“For seventeen days and seventeen nights none of us have had our clothes off, nor our boots even, except occasionally. In all that time while I was awake, gunfire and rifle fire never ceased for sixty seconds…. And behind it all was the constant background of the sights of the dead, the wounded, the maimed, and a terrible anxiety lest the line should give way.”
John McCrae was a physician and poet from Guelph, Ontario. Though his training allowed him to be in the medical corps, he volunteered to be a part of a fighting unit in World War I. McCrae was in the Second Battle of Ypres in the Flanders region of France. In 1915, after presiding over a funeral for his good friend, he was inspired to write the poem that is perhaps the greatest memorial contribution of any soldier of any era: “In Flanders Fields”.
The legacy of his words lives on in the poppies that dominate this time of year in Canada and elsewhere. Many pin a paper poppy to their jackets or shirts, over their hearts, in the days leading up to an including Remembrance Day – today, November 11.
This week I’ve done my own act of remembrance through the truthful and powerful paintings of A.Y. Jackson, showing the devastated landscapes he witnessed in the Great War. Jackson’s work reminds me of the human toll and the reality of the blood, mud, anxiety, violence and tragedy that is war. There is no glory in his images.
It is important, too, to remember John McCrae not in some iconic, glorified way, but as a Canadian man who gave us a brief but enduring tribute to the men he saw broken and killed by conflict. His intention was to give a small act of remembrance.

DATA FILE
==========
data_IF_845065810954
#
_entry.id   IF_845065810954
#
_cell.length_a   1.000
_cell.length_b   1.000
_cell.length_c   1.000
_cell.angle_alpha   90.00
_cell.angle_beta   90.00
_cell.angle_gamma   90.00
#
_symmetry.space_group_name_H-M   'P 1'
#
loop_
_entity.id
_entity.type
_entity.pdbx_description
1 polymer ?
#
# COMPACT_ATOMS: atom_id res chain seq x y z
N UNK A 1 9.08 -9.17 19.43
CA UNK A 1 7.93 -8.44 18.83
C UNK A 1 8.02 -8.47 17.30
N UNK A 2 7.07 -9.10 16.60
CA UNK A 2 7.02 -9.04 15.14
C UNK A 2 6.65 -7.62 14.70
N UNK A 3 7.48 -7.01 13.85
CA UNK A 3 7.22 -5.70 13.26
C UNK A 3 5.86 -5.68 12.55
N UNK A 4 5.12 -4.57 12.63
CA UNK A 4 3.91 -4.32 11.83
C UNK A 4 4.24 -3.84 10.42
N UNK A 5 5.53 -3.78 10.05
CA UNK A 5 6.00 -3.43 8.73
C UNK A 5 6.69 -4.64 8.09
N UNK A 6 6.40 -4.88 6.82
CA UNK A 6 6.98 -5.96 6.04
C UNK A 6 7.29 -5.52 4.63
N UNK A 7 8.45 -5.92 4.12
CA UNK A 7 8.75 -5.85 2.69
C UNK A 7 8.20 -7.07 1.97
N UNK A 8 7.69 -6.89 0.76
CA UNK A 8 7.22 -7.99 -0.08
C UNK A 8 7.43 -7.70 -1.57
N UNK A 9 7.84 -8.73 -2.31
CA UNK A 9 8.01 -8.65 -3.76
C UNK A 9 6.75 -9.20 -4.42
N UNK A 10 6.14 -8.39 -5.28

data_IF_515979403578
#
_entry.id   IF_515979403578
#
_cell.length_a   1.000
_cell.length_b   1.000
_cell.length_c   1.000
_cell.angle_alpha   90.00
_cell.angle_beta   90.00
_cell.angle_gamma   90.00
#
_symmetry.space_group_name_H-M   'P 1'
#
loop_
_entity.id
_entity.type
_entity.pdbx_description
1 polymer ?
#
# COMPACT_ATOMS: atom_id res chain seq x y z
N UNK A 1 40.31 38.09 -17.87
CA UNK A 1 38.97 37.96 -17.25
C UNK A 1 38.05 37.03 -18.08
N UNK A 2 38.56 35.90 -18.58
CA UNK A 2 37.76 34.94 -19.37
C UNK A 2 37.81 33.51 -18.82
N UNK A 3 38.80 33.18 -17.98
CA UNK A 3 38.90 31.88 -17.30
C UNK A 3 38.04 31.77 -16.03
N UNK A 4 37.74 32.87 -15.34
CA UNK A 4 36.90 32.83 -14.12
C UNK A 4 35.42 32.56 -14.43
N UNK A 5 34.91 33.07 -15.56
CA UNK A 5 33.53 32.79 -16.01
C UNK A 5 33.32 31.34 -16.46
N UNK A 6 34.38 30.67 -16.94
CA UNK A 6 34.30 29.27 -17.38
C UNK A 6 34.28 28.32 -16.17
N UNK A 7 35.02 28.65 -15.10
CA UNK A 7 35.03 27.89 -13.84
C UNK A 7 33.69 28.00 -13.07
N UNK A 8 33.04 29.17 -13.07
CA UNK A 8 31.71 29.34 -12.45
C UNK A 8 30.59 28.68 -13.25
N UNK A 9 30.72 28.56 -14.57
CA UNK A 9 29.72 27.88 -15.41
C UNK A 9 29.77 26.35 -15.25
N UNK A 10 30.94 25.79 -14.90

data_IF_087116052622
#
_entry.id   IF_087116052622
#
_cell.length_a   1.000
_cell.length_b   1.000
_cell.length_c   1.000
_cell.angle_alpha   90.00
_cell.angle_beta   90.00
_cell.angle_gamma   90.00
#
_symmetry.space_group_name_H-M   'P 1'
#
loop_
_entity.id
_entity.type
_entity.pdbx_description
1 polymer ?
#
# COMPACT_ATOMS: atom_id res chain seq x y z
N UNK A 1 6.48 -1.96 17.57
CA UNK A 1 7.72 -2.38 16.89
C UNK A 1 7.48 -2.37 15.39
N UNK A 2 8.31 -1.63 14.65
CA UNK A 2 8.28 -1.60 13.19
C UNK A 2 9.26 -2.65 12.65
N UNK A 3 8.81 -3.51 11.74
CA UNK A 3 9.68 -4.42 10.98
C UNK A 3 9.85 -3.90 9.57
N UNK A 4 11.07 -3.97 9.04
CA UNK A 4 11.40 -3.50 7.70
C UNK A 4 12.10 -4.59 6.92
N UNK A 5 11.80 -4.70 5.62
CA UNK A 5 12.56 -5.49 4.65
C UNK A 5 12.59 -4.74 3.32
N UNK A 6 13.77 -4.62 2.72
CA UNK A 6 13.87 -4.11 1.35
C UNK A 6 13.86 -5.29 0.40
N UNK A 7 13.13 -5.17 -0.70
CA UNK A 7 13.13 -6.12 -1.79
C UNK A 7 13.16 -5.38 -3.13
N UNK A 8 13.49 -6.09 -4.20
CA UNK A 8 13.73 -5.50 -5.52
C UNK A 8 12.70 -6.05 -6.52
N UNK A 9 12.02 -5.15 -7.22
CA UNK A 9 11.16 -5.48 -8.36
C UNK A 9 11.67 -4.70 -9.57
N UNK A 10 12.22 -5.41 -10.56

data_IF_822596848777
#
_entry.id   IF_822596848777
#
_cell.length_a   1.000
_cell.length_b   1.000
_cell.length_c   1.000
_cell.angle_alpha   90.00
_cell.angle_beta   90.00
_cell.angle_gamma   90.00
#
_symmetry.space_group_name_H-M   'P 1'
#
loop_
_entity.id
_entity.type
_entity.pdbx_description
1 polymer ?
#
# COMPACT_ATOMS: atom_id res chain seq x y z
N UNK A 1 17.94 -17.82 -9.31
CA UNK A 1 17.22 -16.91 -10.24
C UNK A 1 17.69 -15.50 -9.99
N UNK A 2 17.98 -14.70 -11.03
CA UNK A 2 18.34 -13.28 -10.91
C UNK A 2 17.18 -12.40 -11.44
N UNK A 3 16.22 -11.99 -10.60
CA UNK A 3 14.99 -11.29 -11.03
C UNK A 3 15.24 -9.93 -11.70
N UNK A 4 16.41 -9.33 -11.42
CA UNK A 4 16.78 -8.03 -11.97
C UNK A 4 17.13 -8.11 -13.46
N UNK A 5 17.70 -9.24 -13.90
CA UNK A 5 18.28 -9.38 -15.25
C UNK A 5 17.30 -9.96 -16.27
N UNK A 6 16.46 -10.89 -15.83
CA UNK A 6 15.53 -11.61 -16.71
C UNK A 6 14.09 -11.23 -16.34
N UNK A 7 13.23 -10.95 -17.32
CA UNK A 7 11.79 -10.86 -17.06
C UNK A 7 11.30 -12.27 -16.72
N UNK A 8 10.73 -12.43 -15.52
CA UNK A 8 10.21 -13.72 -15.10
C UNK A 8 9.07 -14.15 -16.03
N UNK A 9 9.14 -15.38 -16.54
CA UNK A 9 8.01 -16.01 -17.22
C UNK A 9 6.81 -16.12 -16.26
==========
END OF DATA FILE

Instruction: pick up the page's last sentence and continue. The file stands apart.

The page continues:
McCrae would not live to see the end of the war as his life was taken by disease, a common fatality of war that is often overlooked. As my own act of remembrance this week, I’ve included an artwork I did recently. I found that I wasn’t able to properly convey the emotions of considering the sacrifice and horror of war. But maybe that confusion and frustration on my part is fitting. We should never be able to make “sense” of things that are ultimately senseless.
Below is McCrae’s poem:
In Flanders Fields by John McCrae
In Flanders fields the poppies blow
Between the crosses, row on row,
That mark our place, and in the sky,
The larks, still bravely singing, fly,
Scarce heard amid the guns below.
We are the dead; short days ago
We lived, felt dawn, saw sunset glow,
Loved and were loved, and now we lie
In Flanders fields.
Take up our quarrel with the foe!
To you from failing hands we throw
The torch; be yours to hold it high!
If ye break faith with us who die
We shall not sleep, though poppies grow
In Flanders fields.